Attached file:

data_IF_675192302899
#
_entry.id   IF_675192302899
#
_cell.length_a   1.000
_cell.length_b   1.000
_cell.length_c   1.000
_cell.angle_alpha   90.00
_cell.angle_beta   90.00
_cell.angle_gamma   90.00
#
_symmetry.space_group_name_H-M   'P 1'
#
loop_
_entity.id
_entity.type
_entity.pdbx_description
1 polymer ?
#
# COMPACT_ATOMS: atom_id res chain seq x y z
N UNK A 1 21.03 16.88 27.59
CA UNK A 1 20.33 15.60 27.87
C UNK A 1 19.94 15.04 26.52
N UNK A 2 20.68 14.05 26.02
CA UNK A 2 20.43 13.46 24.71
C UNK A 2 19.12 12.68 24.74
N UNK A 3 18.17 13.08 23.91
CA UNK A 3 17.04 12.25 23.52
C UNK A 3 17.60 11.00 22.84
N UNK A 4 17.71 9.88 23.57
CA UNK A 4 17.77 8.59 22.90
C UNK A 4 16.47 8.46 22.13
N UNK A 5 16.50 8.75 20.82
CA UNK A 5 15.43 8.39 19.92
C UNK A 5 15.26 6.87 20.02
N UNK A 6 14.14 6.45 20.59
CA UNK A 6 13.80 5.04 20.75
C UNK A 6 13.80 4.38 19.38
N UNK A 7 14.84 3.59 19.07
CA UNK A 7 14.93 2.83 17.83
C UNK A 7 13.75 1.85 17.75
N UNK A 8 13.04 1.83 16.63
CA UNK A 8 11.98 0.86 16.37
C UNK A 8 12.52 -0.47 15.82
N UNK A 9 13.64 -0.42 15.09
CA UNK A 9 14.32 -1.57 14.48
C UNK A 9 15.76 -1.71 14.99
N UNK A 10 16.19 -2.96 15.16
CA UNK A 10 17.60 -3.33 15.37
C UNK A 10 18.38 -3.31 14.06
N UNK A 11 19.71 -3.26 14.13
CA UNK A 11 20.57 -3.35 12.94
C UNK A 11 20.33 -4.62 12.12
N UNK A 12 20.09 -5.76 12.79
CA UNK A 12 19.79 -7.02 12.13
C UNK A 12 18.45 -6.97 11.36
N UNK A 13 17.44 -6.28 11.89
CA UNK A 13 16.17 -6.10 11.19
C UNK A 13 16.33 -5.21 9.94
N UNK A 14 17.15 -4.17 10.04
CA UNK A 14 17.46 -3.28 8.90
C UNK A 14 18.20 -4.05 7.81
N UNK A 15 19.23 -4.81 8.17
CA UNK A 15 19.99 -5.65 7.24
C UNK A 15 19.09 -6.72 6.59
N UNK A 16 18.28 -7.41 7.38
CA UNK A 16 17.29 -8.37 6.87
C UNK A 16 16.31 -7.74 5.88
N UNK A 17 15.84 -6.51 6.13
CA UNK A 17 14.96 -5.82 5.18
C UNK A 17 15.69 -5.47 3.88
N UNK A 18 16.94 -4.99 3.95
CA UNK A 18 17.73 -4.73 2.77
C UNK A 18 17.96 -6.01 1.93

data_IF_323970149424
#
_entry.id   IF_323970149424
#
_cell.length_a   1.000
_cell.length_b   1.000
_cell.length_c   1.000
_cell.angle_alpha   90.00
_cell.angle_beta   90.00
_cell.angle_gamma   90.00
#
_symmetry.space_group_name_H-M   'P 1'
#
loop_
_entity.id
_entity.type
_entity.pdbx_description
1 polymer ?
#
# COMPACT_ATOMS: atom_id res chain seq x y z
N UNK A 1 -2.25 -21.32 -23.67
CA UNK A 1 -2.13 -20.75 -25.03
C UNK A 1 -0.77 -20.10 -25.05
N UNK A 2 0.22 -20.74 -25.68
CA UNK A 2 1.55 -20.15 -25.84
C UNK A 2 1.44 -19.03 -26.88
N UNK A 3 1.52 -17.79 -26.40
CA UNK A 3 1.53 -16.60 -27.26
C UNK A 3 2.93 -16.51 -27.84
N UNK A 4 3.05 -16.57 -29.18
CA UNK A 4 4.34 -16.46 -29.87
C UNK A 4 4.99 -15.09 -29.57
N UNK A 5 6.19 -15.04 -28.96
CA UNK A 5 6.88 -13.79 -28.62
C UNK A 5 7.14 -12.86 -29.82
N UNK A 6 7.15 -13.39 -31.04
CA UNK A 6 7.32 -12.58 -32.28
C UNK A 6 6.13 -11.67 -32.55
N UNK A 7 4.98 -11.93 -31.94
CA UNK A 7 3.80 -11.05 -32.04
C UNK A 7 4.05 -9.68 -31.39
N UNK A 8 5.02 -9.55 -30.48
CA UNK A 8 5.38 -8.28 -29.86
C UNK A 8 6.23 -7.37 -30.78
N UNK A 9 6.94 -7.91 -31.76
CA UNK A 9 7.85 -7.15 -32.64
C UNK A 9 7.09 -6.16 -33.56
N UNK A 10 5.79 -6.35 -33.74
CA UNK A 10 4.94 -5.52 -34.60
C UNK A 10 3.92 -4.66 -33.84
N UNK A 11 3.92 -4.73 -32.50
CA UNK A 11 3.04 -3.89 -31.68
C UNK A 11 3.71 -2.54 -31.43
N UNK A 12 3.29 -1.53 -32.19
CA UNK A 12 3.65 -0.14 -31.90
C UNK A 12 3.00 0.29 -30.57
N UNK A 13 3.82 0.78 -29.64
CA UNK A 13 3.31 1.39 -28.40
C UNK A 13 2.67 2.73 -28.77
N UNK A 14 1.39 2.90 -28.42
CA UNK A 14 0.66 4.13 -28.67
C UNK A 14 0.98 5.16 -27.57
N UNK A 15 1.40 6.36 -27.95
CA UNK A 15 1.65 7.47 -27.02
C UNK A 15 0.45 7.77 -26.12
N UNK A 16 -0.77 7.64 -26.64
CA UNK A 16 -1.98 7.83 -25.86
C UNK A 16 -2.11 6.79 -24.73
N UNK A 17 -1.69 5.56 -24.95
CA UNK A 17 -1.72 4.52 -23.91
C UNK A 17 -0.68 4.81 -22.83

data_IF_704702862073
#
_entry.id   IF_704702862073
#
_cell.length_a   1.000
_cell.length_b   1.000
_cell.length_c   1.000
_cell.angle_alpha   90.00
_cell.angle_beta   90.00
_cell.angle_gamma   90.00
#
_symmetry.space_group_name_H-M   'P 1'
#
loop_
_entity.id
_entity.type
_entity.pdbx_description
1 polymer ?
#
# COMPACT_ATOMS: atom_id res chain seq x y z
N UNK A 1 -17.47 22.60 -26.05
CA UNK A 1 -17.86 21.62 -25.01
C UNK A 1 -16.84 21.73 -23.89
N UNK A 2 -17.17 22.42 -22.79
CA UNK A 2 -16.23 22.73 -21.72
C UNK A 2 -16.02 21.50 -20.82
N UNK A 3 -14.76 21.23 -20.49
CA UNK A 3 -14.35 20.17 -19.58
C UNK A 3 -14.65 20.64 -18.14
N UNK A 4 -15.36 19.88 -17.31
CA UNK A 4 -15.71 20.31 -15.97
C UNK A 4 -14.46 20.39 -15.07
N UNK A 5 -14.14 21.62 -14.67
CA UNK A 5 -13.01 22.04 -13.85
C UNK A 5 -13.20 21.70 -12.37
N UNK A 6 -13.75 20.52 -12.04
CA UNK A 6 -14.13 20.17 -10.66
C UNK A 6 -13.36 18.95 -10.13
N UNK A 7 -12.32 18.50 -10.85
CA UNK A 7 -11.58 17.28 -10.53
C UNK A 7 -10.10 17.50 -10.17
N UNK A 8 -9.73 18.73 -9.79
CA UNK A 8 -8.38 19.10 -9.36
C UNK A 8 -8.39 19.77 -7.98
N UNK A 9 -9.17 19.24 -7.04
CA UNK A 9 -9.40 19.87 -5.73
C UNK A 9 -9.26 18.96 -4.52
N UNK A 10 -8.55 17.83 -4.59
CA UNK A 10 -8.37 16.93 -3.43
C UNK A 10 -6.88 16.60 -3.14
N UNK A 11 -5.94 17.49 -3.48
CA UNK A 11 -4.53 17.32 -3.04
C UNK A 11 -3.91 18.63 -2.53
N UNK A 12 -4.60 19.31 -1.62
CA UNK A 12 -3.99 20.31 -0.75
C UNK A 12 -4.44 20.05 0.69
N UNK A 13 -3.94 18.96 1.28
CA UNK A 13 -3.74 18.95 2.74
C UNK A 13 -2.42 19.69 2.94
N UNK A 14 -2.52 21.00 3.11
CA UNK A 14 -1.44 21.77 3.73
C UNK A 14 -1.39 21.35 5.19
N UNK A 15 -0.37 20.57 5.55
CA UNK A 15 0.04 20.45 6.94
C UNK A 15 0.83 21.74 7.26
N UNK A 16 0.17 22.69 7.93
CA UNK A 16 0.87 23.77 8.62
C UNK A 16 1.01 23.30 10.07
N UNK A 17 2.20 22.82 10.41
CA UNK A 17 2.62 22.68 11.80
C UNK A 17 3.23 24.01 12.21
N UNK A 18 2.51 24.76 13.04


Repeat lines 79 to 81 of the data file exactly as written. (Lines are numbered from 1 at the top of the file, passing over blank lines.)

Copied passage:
_cell.length_a   1.000
_cell.length_b   1.000
_cell.length_c   1.000